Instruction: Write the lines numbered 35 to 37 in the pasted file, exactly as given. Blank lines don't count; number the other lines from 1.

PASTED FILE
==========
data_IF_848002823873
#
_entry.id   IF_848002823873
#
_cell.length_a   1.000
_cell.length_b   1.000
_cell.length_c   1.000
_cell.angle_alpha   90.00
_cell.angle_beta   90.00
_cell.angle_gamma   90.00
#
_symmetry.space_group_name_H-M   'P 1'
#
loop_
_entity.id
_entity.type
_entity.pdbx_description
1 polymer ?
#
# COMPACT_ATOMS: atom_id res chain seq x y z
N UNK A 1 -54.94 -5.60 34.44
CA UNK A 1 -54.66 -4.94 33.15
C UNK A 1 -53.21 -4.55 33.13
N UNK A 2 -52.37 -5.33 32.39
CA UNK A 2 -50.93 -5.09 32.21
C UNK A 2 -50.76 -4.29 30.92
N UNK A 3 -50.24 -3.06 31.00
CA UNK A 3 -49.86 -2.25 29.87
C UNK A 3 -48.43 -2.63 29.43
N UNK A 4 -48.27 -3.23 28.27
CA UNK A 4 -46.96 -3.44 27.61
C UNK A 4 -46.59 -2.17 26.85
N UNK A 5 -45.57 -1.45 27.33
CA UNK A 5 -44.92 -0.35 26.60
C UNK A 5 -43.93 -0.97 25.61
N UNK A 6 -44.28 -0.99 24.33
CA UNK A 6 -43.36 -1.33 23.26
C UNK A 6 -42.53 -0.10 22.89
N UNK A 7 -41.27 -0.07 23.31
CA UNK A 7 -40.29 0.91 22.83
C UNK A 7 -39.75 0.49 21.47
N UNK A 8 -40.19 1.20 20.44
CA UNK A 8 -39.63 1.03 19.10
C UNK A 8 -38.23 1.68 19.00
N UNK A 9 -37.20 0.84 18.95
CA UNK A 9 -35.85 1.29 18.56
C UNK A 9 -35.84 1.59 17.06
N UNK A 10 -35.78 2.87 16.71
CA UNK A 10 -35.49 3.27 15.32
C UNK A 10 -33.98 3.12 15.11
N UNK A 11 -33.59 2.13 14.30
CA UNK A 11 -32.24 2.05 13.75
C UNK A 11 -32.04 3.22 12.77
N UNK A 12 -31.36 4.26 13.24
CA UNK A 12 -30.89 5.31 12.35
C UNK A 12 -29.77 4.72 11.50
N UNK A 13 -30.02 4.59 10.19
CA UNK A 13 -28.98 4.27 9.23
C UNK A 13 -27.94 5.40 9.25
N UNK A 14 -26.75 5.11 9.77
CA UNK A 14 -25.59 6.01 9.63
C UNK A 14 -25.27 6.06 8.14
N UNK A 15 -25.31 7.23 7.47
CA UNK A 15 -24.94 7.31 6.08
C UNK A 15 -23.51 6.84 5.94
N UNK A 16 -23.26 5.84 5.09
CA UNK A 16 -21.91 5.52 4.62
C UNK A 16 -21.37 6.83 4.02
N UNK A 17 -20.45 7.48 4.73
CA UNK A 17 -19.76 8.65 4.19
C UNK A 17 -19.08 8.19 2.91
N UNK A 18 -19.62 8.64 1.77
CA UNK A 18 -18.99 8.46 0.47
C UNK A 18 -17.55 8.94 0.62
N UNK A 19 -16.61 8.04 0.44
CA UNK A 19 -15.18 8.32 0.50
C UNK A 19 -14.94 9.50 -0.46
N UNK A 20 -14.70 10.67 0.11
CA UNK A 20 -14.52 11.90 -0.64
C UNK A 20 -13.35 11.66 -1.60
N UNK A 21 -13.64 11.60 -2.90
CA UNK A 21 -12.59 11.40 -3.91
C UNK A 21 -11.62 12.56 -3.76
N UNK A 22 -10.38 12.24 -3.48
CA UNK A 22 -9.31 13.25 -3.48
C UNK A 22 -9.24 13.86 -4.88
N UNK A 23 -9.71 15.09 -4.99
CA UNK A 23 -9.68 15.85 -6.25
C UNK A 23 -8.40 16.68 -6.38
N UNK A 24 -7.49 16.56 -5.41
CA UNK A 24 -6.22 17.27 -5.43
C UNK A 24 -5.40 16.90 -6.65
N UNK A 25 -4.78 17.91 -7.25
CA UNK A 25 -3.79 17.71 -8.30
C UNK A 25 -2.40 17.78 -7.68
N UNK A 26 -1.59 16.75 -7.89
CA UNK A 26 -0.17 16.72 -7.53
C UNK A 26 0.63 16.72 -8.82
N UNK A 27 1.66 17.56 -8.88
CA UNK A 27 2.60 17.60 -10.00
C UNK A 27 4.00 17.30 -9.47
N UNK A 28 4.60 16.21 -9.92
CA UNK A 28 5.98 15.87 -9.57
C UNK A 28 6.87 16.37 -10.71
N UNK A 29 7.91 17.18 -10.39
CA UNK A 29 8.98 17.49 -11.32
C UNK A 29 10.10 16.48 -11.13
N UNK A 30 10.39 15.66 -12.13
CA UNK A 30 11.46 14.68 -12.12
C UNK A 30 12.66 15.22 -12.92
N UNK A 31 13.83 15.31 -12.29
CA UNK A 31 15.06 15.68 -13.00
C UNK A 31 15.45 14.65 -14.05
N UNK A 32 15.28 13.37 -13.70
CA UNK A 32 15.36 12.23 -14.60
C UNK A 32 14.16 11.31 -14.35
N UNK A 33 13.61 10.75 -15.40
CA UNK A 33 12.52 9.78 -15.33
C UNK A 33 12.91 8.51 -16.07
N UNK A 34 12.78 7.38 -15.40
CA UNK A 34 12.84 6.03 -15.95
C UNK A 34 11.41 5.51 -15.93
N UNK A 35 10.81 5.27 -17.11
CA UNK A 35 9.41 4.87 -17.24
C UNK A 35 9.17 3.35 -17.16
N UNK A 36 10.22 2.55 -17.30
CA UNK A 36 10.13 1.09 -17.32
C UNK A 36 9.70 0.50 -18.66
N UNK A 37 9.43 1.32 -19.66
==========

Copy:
C UNK A 5 -43.93 -0.97 25.61
N UNK A 6 -44.28 -0.99 24.33
CA UNK A 6 -43.36 -1.33 23.26